What are your interests and areas of expertise in international relations?
Democracy, Education, Environment, Ethics, Human Rights, Justice, Peace, War
Tell everyone a little about yourself and what you hope to gain from the Global Ethics Network.
Dale T. Snauwaert, Ph.D. is Professor of Philosophy of Education, Director of the Center for
Nonviolence and Democratic Education, and Co-Director of the Graduate Certificate Program in the Foundations of Peace Education and the Undergraduate Minor in Peace Studies in the Department of Educational Foundations and Leadership, Judith Herb College of Education, The University of Toledo, USA. He is the Founding Editor of In Factis Pax: Online Journal of Peace Education and Social Justice. He is widely published in such academic journals as the Journal of Peace Education, Educational Theory, Educational Studies, Peace Studies Journal, and Philosophical Studies in Education on such topics as democratic theory, theories of social justice, the ethics of war and peace, and the philosophy of peace education. He is the author of Democracy, Education, and Governance: A Developmental Conception (SUNY Press, 1993), the editor of two volumes of Betty Reardon's work: Betty A. Reardon: A Pioneer in Education for Peace and Human Rights and Betty A. Reardon: Key Texts in Gender and Peace (Springer Briefs on Pioneers in Science and Practice (PSP) Vols. 26 and 27, 2014 and 2015), and with Fuad Al-Daraweesh, the co-author of Human Rights Education Beyond Universalism and Relativism: A Relational Hermeneutic for Global Justice (Palgrave McMillan, 2015).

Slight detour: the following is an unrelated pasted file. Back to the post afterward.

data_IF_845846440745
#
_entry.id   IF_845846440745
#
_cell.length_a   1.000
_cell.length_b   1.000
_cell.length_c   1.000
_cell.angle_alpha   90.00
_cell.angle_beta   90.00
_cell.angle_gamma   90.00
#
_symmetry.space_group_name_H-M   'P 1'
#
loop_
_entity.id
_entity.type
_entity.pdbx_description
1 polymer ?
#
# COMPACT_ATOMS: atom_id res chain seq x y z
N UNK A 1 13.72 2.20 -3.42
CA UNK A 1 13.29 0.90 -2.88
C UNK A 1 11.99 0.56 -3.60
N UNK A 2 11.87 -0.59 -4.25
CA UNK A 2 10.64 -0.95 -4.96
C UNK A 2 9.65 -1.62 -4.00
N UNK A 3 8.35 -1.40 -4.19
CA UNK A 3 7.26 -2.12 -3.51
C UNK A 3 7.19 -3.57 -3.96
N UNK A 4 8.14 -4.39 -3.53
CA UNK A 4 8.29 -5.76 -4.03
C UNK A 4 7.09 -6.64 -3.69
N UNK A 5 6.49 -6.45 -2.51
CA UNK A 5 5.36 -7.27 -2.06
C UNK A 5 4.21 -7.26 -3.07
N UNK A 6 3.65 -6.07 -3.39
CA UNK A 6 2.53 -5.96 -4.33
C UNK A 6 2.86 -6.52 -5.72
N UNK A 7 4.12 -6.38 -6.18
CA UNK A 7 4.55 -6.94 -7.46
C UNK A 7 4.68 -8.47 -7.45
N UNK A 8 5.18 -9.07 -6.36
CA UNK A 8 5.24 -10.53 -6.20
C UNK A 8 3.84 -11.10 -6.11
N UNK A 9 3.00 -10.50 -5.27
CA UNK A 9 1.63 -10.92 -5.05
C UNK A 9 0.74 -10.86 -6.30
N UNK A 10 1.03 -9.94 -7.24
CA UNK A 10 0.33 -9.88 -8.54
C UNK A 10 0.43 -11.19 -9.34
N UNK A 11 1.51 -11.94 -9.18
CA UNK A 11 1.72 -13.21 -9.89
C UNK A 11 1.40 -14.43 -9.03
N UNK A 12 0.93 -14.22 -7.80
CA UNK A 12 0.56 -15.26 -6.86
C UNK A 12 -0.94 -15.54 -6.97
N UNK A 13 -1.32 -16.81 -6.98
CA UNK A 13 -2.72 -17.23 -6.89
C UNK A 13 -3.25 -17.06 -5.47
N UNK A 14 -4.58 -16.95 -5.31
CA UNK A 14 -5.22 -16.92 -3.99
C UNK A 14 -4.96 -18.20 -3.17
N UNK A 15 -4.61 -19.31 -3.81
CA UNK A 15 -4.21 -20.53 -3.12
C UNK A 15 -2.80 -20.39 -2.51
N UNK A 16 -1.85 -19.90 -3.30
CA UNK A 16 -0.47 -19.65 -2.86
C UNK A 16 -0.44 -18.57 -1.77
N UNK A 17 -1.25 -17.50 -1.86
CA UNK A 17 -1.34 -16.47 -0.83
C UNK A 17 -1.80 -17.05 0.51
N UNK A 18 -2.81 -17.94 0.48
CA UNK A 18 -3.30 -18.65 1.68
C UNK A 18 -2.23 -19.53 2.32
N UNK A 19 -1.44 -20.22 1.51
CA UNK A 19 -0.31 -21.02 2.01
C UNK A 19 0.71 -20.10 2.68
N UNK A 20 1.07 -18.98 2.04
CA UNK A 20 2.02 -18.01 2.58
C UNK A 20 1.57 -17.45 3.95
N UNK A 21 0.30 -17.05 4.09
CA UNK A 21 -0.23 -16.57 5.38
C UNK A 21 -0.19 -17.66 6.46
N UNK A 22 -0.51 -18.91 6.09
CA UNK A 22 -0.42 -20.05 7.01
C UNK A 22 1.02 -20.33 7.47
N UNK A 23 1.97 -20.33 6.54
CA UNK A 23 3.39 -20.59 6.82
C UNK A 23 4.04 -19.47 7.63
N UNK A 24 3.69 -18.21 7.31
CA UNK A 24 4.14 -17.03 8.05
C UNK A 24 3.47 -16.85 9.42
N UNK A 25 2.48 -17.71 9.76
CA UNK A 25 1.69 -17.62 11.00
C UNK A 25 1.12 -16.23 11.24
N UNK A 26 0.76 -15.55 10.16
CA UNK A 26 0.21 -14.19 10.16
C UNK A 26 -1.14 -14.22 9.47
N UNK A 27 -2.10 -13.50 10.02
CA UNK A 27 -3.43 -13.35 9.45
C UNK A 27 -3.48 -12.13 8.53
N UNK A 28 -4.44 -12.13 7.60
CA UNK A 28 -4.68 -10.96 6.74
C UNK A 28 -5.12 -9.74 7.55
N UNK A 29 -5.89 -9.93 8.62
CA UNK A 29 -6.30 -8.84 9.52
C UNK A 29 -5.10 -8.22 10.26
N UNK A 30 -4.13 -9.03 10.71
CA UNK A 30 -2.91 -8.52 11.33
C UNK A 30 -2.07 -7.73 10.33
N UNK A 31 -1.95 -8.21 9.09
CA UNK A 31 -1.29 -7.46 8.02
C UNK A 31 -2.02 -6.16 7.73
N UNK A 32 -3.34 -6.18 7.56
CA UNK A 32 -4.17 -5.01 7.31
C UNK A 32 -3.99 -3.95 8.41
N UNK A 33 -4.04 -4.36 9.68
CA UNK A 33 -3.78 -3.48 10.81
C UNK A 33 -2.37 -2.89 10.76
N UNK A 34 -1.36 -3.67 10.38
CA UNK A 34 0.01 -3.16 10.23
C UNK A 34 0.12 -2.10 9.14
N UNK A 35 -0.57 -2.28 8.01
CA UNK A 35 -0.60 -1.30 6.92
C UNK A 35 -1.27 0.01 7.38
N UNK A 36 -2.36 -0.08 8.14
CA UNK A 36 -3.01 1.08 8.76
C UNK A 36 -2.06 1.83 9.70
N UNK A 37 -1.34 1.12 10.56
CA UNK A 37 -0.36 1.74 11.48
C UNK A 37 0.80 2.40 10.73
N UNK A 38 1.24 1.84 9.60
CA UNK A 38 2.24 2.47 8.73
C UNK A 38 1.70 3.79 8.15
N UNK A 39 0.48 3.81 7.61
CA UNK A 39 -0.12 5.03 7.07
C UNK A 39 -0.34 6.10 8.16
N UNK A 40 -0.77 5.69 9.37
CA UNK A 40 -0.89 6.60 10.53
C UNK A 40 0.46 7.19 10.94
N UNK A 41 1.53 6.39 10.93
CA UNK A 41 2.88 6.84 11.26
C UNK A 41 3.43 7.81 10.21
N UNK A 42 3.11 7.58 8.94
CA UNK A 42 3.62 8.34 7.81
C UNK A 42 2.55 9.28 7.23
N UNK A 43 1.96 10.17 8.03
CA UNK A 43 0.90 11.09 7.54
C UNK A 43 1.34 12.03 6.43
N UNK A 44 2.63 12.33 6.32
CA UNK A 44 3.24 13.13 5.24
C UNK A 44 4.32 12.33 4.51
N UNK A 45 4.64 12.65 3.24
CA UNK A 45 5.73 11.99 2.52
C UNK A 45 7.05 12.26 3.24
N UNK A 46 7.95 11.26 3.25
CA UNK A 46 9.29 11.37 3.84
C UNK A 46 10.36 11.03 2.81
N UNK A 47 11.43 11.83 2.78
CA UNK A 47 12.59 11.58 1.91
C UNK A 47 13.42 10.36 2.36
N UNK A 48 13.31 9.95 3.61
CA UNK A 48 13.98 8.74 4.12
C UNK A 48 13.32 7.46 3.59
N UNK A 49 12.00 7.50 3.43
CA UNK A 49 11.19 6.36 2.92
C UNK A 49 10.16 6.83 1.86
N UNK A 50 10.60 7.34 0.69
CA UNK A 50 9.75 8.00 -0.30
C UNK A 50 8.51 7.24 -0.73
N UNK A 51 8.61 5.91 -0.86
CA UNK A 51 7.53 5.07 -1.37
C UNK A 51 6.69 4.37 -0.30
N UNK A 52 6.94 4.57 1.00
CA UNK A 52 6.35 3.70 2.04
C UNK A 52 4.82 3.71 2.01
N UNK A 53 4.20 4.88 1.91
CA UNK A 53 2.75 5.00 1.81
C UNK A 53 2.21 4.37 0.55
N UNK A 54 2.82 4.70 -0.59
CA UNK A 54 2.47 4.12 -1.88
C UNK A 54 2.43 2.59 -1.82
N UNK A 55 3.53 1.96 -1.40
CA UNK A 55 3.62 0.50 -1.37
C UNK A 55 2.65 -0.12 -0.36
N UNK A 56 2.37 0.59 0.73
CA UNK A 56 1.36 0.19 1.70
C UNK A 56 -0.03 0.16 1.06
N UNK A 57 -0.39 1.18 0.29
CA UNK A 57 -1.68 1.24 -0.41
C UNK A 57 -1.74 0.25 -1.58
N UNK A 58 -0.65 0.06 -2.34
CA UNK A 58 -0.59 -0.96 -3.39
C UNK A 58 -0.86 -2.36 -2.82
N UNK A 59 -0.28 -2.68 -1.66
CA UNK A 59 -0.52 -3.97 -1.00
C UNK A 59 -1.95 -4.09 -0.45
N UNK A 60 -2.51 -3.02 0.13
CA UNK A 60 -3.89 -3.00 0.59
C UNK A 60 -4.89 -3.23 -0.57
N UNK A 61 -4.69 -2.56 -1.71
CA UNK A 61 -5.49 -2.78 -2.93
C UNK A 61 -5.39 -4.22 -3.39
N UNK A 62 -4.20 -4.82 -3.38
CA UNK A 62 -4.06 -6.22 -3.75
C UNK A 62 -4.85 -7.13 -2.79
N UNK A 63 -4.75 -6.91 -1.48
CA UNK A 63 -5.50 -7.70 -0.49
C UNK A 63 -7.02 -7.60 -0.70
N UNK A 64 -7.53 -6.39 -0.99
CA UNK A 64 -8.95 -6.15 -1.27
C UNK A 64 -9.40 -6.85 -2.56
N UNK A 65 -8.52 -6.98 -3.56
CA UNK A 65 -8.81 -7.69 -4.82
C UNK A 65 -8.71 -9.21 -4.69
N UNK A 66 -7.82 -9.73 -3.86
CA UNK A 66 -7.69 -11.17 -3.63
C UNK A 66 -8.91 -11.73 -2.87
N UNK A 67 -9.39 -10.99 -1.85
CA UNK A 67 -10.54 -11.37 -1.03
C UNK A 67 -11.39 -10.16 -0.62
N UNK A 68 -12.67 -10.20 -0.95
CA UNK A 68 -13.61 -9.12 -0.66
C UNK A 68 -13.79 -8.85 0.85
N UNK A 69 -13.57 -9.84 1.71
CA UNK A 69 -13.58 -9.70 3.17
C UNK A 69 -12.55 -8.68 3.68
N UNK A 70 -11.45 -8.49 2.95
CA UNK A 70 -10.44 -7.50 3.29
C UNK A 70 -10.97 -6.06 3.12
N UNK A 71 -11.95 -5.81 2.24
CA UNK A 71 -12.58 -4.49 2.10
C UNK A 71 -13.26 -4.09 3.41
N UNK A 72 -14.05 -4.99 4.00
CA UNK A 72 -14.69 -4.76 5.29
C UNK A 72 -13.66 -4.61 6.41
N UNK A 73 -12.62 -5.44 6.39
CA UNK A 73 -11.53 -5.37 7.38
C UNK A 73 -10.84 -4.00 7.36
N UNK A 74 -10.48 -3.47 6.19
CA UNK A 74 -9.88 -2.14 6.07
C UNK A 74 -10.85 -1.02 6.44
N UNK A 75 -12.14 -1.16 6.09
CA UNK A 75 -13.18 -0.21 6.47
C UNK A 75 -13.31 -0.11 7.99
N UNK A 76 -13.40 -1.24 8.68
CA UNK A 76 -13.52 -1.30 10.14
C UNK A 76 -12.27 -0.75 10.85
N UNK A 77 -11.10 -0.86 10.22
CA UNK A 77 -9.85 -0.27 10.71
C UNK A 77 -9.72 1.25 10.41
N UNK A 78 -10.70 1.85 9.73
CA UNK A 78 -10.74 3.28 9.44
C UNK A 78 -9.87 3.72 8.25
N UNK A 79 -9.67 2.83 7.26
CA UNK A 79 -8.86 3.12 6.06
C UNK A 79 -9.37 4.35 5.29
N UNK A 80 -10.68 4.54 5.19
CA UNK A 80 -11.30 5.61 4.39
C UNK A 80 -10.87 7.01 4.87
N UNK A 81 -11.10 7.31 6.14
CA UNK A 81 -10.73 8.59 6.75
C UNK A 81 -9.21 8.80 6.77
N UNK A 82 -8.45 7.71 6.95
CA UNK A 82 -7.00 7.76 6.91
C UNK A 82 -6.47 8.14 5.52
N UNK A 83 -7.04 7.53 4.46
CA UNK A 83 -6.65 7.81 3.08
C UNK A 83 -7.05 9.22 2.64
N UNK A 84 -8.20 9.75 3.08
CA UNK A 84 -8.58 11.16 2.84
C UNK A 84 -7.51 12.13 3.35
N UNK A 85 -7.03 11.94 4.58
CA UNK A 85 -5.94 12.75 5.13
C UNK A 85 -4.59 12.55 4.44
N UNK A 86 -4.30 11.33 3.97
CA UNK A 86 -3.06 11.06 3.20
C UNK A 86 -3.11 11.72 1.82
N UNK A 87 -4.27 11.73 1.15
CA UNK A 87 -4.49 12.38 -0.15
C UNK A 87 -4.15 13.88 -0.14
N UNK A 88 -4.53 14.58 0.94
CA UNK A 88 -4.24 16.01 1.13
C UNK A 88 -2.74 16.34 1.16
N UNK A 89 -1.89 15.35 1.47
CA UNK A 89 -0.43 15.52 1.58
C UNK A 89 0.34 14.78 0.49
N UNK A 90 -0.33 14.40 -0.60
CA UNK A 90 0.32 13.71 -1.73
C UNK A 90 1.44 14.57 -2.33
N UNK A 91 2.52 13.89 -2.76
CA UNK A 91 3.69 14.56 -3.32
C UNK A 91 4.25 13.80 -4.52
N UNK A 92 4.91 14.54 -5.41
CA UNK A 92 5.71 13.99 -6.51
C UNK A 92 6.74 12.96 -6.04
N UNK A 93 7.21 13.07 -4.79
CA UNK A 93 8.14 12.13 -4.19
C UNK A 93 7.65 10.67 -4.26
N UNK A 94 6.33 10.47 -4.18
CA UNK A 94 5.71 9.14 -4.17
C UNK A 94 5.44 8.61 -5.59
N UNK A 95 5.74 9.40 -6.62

I hope to network with others interested in global ethics
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"Nobody fights conventionally except for us anymore, yet we're sinking a big bulk, perhaps the majority of our defense dollars, into preparing for another conventional war, which is the very definition of insanity," declares national security strategist and former paratrooper Sean McFate. The U.S. needs to recognize that we're living in an age of "durable disorder"--a time of persistent, smoldering conflicts--and the old rules no longer apply.
Could the shared historical memory of March 1 ever be a source of unity between North Koreans and South Koreans? In this fascinating episode of The Crack-Up series that explores how 1919 shaped the modern world, Professor Kyung Moon Hwang discusses the complex birth of Korean nationhood and explains how both North and South Korea owe their origins and their national history narratives to the events swirling around March 1, 1919.
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